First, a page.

Kim, a professor at Kyungnam University's Institute for Far East Studies, stressed that the Panmunjom Declaration for Peace, Prosperity & Unification of the Korean Peninsula, adopted Friday, signals the "firm will" of the two countries' leaders to solve the problems facing the region.
The academic recalled that "up to now, relations between the two countries have been on the decline due to a number of external factors, such as the North Korean nuclear issue, Pyongyang's relations with the US, and relations between the US and China."
"Therefore," he noted, "the declaration contains a clear and firm intention to end this period of severed ties and to begin, on the basis of the strengthening of inter-Korean relations, to play the role of a guide in creating a system of peace and denuclearization on the peninsula."
According to Kim, "the purpose of this meeting was to show the special character of relations between the South and the North, and the firmness and steadfastness of inter-Korean ties, despite the ups and downs in relations between Pyongyang and Washington, and the rollercoaster issue of denuclearization." It is this special character that allowed for a discussion of nuclear disarmament to take place in the first place, he added.
Together with Article 2, devoted to the alleviation of military tensions and the reduction of the threat of war, Article 3 speaks of the need to create a "permanent and solid" peace regime, finally bringing an end to the 65-year-old armistice.
According to Kim, by emphasizing the importance of the "very meaningful" measures undertaken by Pyongyang on denuclearization, Seoul has become a guarantor for the US and the international community as a whole in confirming Pyongyang's positive intentions. "In this way, we are taking on the role for ourselves as the real leader of the Korean peninsula, working to persuade the North into cooperation, and convincing the international community to provide compensation," the academic said.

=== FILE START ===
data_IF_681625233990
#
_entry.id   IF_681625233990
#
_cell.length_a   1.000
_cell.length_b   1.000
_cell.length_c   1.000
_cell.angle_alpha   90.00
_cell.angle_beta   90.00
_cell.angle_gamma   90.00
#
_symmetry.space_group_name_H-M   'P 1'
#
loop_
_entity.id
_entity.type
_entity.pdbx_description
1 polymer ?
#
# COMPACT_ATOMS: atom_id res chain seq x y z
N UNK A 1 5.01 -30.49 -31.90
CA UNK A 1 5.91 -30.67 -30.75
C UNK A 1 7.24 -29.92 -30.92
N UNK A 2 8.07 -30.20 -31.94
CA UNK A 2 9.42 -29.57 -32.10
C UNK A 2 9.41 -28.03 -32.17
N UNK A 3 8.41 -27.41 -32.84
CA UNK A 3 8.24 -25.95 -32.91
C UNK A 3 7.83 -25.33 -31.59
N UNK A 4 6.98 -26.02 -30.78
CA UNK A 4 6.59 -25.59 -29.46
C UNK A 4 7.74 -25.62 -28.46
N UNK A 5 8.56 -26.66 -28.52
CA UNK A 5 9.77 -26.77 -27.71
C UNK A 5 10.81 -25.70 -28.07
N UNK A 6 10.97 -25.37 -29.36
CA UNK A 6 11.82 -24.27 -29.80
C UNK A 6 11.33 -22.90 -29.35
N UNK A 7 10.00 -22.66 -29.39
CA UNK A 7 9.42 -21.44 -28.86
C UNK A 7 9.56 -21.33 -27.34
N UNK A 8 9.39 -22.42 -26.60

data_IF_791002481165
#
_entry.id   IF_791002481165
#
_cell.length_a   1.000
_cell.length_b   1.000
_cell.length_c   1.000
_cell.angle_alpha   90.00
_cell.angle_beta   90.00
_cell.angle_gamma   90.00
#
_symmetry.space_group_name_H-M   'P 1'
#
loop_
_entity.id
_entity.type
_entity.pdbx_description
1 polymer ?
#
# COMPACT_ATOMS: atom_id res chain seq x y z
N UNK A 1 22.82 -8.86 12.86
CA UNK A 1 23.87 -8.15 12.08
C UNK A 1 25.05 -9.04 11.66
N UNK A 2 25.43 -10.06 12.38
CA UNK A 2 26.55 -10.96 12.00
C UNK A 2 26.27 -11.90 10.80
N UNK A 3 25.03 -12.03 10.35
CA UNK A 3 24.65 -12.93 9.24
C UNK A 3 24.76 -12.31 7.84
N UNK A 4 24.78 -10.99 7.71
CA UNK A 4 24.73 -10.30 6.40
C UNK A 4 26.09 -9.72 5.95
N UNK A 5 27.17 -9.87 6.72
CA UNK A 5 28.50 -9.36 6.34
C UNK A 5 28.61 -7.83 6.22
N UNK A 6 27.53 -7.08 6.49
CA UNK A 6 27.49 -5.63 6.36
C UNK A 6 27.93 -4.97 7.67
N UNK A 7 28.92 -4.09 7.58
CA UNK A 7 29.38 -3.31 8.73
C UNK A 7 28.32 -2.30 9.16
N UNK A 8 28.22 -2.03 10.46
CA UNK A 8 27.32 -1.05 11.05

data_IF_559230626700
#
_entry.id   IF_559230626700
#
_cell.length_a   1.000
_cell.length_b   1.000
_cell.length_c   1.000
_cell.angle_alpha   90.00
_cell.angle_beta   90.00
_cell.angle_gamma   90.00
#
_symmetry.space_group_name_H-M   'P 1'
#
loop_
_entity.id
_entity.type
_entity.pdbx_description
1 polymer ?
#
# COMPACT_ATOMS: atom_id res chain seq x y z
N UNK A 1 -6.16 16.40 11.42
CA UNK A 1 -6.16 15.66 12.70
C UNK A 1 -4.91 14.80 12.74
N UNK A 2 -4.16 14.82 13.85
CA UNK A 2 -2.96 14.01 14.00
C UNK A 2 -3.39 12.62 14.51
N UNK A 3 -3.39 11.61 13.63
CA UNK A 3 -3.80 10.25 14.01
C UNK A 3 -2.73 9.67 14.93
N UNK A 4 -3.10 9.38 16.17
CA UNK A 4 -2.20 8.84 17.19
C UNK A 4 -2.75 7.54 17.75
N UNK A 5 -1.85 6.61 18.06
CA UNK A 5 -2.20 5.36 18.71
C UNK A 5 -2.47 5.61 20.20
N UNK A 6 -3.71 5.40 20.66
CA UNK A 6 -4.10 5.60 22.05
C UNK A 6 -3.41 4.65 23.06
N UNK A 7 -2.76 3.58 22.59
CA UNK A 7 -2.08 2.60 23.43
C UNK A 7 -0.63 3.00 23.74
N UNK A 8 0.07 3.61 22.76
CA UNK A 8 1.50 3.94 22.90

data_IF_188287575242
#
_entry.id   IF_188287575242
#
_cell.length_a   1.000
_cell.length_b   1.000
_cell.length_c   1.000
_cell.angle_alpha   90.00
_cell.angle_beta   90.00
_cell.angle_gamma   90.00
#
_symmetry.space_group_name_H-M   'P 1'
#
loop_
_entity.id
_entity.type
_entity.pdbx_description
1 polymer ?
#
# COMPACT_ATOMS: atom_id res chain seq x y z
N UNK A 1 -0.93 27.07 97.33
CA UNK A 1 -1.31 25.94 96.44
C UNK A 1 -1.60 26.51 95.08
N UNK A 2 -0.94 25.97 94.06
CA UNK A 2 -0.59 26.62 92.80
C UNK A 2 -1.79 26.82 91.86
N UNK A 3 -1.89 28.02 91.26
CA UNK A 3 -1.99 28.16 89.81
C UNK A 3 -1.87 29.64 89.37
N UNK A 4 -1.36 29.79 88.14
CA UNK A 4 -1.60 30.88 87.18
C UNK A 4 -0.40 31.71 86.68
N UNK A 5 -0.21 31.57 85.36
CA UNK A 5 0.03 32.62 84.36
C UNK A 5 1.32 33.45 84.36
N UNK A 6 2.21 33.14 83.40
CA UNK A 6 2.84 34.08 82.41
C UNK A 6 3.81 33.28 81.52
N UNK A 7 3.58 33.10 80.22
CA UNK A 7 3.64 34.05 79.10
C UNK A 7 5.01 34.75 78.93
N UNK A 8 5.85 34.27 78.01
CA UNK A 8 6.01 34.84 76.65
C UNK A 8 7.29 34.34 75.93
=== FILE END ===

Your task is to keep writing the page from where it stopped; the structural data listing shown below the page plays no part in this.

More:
For his part, Cheong Seong-chang, head of the Department of Unification Strategy Studies at the Sejong Institute, said that the issue of Pyongyang's commitment to denuclearization has a special significance.
"Complete denuclearization can be defined as a short-form for 'complete, verifiable and irreversible denuclearization' (CVID), which Presidents Trump and Moon have been working toward recently," he explained.
"And the fact that Secretary Kim Jong-un has agreed to the term 'complete nuclearization' in his joint communique with his South Korean counterpart speaks to the fact that he has already decided to completely abandon nuclear weapons pending the elimination of the military threat against the DPRK and the provision of security guarantees to the existing regime," Cheong added.
At the same time, he stressed that the declaration's point about finally bringing the war to an end would not have been possible to imagine without Pyongyang's agreement to the principle of denuclearization.
"Therefore, we can expect that in the course of the North Korean-American summit in late May or early June, a detailed agreement may be revealed on Pyongyang's renunciation of nuclear weapons, as well as the elimination of the military threat against North Korea, and security guarantees in favor of the current political system there," the observer said.
Commenting on the follow-up to the inter-Korean summit, which will include continued high-level political dialogue, increased economic ties, meetings between military officials, etc., Dr. Cheong stressed that "such a comprehensive resumption of inter-Korean relations by the leaders of the two states exceeded everyone's expectations, and became possible, in my opinion, due to North Korea's promises of complete denuclearization."
The 2018 inter-Korean summit took place on Friday, April 27 on the South Korean side of the Joint Security Area in the Truce Village of Panmunjom. The summit was the first in twenty years, and the first time a North Korean leader entered South Korean territory since the Korean War. High level communication will continue, with President Moon pledging to visit Pyongyang in the fall.
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